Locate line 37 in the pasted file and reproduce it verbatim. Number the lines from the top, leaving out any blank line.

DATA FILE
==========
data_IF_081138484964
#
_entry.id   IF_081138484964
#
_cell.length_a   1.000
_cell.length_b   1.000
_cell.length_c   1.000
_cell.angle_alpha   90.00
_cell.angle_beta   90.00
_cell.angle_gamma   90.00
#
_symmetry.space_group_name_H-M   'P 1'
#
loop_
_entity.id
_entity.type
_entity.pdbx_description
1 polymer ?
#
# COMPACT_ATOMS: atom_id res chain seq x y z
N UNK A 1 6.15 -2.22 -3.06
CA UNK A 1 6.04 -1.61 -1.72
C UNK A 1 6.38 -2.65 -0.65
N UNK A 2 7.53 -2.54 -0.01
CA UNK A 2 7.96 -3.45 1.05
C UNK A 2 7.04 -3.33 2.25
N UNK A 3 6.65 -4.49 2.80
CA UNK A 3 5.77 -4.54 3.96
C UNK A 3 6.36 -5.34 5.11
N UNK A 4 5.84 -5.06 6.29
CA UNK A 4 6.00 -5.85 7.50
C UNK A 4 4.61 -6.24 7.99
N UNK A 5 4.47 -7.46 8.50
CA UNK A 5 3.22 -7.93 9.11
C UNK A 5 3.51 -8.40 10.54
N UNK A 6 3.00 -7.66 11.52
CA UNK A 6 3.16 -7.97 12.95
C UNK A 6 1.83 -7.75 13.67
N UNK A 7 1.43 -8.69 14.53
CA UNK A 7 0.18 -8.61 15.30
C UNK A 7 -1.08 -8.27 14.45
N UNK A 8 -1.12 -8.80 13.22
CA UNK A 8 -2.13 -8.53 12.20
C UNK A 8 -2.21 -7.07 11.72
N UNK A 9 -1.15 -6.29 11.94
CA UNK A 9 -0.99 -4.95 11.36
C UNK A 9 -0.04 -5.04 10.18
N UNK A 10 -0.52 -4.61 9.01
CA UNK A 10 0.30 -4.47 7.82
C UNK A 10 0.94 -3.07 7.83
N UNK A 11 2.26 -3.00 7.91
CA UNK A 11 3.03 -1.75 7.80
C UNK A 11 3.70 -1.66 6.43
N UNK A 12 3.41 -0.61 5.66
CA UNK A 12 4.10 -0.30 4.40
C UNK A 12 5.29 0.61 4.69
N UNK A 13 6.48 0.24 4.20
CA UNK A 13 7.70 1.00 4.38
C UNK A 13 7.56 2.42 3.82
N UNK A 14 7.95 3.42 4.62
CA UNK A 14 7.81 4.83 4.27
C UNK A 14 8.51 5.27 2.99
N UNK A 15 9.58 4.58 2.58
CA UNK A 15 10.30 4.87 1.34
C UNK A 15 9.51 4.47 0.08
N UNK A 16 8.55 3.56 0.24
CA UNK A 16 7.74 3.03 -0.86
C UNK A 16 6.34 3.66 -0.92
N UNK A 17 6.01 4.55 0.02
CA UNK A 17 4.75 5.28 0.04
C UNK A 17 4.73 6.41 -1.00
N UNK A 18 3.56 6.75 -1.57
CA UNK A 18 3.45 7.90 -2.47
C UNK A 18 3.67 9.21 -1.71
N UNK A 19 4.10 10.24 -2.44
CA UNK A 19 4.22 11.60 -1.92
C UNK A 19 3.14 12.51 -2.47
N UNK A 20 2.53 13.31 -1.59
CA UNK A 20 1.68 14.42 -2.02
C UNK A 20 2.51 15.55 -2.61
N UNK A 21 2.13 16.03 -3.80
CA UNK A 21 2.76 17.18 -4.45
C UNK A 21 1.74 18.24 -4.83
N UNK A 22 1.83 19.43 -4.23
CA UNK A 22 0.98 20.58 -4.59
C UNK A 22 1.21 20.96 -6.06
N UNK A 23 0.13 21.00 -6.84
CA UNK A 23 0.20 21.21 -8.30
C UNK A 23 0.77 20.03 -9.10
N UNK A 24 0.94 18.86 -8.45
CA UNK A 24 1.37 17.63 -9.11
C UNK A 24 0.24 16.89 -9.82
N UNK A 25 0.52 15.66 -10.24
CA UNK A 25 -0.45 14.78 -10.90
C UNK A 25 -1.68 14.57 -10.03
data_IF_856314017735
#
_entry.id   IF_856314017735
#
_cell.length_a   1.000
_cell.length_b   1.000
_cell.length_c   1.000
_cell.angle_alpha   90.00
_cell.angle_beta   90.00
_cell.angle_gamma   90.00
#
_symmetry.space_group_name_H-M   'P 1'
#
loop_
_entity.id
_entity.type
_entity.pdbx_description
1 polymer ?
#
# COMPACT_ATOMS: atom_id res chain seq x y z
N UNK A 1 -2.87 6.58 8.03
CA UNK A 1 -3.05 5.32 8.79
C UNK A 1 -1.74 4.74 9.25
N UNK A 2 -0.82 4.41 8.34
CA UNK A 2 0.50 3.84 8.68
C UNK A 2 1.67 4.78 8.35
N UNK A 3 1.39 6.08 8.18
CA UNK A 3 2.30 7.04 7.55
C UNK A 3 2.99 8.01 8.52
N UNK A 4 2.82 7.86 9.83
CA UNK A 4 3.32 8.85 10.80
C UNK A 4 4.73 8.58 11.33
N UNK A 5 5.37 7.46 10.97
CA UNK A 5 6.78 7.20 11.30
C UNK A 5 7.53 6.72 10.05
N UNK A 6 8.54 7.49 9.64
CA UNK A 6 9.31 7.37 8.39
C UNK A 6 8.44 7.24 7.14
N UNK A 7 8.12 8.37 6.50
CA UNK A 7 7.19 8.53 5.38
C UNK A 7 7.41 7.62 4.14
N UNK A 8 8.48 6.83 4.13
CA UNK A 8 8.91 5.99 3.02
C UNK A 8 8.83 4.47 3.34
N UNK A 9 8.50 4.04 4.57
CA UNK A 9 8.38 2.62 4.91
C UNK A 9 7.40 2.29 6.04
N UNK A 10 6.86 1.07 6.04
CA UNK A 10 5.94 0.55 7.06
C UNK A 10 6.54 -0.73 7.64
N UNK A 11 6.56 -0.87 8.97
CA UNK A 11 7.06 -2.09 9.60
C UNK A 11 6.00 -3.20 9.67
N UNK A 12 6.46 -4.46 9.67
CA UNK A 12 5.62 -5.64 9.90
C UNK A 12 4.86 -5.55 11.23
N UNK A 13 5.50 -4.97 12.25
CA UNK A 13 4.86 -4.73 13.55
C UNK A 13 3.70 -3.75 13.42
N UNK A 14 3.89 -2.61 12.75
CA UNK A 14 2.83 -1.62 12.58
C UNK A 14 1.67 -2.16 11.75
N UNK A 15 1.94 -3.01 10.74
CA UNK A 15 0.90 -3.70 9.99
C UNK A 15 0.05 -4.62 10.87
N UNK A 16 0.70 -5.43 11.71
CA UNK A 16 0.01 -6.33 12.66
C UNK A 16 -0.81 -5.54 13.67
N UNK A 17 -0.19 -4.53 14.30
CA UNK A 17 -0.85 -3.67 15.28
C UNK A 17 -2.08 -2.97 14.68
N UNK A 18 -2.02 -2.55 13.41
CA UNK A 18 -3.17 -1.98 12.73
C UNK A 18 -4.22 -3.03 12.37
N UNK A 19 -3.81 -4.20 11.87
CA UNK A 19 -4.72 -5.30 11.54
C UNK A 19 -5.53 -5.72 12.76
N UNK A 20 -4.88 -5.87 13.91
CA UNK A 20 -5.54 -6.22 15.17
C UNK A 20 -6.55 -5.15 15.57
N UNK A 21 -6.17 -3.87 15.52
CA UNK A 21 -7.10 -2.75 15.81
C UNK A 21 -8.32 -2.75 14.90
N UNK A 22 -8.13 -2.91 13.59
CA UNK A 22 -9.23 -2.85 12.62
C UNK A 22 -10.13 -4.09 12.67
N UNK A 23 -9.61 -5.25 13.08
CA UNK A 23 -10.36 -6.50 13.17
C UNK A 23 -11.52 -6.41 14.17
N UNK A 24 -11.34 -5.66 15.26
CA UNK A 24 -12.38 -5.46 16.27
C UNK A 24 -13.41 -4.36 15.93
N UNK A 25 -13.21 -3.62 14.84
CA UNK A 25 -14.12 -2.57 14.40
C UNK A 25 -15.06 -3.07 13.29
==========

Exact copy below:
CA UNK A 6 3.16 -7.97 12.95